Reiki and the Conventional Health Care Provider Recommendations and Potholes

by Philip Chan, M.D

Based on my personal experiences from December 1990 until April 1993, I would recommend the following approach to a health care provider (HCP) who wants to integrate Reiki into a conventional medical or nursing practice.

When a patient complains about a symptom which you think may respond to Reiki, ask if she/he would be interested in seeing if a "non-traditional bioenergetic system of stress relief would reduce her/his symptoms." (You may need to schedule the Reiki treatment for the end of the morning or afternoon after you have caught up with your other patients.) Explain that she/he may have sensations of heat, cold, tingling, pressure, waves of energy, or nothing, and that she/he can ask you to stop at any time if anything makes her/him feel uncomfortable.

I strongly recommend using the hands-over (hands are held one to four inches above the patient's body - Rand W.L., Reiki, The Healing Touch, c. 1991, p.40) rather than the hands-on technique for the treatment of any patient in a hospital or clinic setting. Most importantly, it removes issues of improper touching that can invite malpractice litigation and complaints of misconduct. It has been my experience that both the client and the channel are more aware of energetic sensations when not distracted by actual physical contact.

Limit yourself to one or two short 15 - 20 minute Reiki treatments during a work day. Channel Reiki for about one minute to each of three or four head positions, the point of maximum discomfort, and the chakra connected to the area of discomfort. You may also wish to spend a minute or two with beaming and absentee sending (Rand: op. cit., 39, 23). Before beginning a session and once at each position, ask the patient to quantify the intensity of both symptom and sensations on a scale from one to ten. (This kind of dialogue does not seem to decrease patients' benefit.) Spend the remaining time on the position where the patient perceived the most intense sensations or the greatest symptomatic relief.

If possible, arrange for one of your assistants to take Reiki training. (It is often preferable for you to sponsor your assistant's training. The assistant repays for the training with Reiki treatments to your patients rather than with cash.) When you are busy and your assistant is not, you can have her/him treat a patient in another room. One way for you and your assistant to treat patients together is to synergize your voltages with a Reiki-in-series technique. This involves adding your Reiki to that of your assistant by standing behind her/him and placing your hands on her/his temples or other standard Reiki back position while she/he is treating a patient. It is also useful to provide a handout which lists a few books on bioenergetic healing systems and the telephone numbers of one or two Reiki Masters in your area to those patients who express an interest in becoming channels or in just learning more (see the bibliography in the back of Reiki, The Healing Touch).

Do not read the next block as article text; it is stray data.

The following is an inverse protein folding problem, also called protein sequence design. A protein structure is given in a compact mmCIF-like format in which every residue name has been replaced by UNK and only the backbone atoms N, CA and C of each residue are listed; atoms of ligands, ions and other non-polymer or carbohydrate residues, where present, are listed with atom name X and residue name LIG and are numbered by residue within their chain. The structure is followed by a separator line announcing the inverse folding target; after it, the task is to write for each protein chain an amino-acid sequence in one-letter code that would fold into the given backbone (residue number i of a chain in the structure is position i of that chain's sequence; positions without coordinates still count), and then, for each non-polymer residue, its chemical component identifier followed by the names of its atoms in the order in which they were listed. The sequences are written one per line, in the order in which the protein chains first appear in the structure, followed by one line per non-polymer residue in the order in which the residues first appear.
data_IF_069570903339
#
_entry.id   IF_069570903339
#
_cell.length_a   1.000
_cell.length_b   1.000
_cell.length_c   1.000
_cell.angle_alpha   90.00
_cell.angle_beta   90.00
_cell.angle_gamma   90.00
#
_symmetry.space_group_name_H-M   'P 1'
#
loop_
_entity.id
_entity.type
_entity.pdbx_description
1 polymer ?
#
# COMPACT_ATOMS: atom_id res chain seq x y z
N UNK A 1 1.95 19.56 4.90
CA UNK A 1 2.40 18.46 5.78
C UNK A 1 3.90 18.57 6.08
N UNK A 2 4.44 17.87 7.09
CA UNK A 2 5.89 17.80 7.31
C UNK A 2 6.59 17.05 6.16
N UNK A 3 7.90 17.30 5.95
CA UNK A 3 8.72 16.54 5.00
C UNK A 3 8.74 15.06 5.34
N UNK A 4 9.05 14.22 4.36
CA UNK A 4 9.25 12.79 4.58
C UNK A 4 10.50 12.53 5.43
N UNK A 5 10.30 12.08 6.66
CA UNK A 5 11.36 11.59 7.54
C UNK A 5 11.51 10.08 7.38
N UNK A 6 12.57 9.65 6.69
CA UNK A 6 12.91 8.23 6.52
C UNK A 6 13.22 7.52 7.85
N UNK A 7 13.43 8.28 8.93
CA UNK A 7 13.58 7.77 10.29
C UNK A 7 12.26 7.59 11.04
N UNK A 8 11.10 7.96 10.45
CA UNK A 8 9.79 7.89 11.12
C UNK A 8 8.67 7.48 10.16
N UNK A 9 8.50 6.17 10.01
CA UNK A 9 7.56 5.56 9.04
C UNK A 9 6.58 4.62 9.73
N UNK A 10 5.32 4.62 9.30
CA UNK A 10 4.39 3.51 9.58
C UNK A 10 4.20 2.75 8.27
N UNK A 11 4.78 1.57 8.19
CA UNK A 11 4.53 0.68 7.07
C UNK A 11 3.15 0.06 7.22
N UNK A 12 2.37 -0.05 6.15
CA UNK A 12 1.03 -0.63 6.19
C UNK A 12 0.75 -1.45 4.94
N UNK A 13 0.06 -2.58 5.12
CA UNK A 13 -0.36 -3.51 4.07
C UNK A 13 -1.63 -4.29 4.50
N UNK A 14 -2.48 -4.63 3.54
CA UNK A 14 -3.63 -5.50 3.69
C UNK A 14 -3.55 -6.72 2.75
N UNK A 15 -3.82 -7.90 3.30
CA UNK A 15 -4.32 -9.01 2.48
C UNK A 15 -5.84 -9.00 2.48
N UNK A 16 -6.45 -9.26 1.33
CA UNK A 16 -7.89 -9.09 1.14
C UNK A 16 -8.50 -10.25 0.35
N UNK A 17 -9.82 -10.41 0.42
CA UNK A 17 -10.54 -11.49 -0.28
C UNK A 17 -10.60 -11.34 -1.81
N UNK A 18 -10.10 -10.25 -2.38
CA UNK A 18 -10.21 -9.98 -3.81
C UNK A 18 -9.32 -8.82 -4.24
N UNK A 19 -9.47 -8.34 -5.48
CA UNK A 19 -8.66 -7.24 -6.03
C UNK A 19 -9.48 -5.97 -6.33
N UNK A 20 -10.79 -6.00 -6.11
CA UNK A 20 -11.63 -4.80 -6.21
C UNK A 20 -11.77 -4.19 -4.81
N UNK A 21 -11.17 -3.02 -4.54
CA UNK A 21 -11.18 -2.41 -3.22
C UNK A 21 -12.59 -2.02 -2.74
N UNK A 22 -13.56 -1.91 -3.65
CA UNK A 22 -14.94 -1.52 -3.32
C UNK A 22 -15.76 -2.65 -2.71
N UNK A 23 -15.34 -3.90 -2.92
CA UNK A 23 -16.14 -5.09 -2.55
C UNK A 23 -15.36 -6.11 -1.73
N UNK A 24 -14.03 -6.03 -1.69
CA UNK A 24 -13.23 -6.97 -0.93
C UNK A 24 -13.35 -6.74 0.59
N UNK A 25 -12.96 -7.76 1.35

In my experience, the following conditions have responded to 15 minute treatments: headaches, muscle spasm, bursitis, dental pain, sinus congestion, cellulitis, acute herpes zoster (shingles), and itching from psoriasis. Using 15 minute treatments, I have had no success with reflex sympathetic dystrophy, warts, or skin diseases in general. Perhaps longer treatments for these conditions would produce better results.

A number of caveats for HCP's should be noted:

  1. At all cost, use Reiki as a supplement to, not a substitute for, conventional therapy. It is best to limit treatment to those patients with a firm diagnosis or at least a rational workup in progress and to those who are already receiving optimal treatment within the conventional Western medical system.
  2. One of the most acceptable ways to describe Reiki is as "a bioenergetic system for stress relief."
  3. It is easiest to channel Reiki in a practice in which you are the sole or senior proprietor. Hospital administrators vary widely in their receptiveness to alternative health systems.
  4. As a licensed HCP, you may be directed not to channel Reiki on hospital or clinic premises (as I was in April 1993) because you lack specific clinical privileges for that treatment modality. Because granting you privileges for Reiki would represent approval of the technique by the institution, many administrators would be reluctant to grant them to you or anyone else. Ironically, this "catch 22" situation would not be an issue for unlicensed clerical personnel in the same institution. (Editors note: Therapeutic Touch, another channeled type of bioenergetic stress reduction similar to Reiki is regularly used by nurses in hospitals across the country. A large volume of scientific research that verifies the value of bioenergetic healing has been compiled. Scientific literature on Therapeutic Touch can be found in most medical libraries - look it up under Therapeutic Touch and Dolores Krieger. This information may be helpful in gaining acceptance.)

I will continue to explore the possibilities for Reiki in medical practice. Despite the problems, the skeptics, the detractors, and the patients that do not respond, channeling Reiki has been one of the most rewarding experiences of my life. I derive far more personal satisfaction from relieving a headache by directing the Universal Life-Force Energy through my empty hands than from excising a skin cancer or writing a prescription for erythromycin. Perhaps as important, channeling assists me in perceiving even the most manipulative and non-compliant patients simply as fellow students in Earth School. It is my hope that this article will assist other HCP's to share in that magic.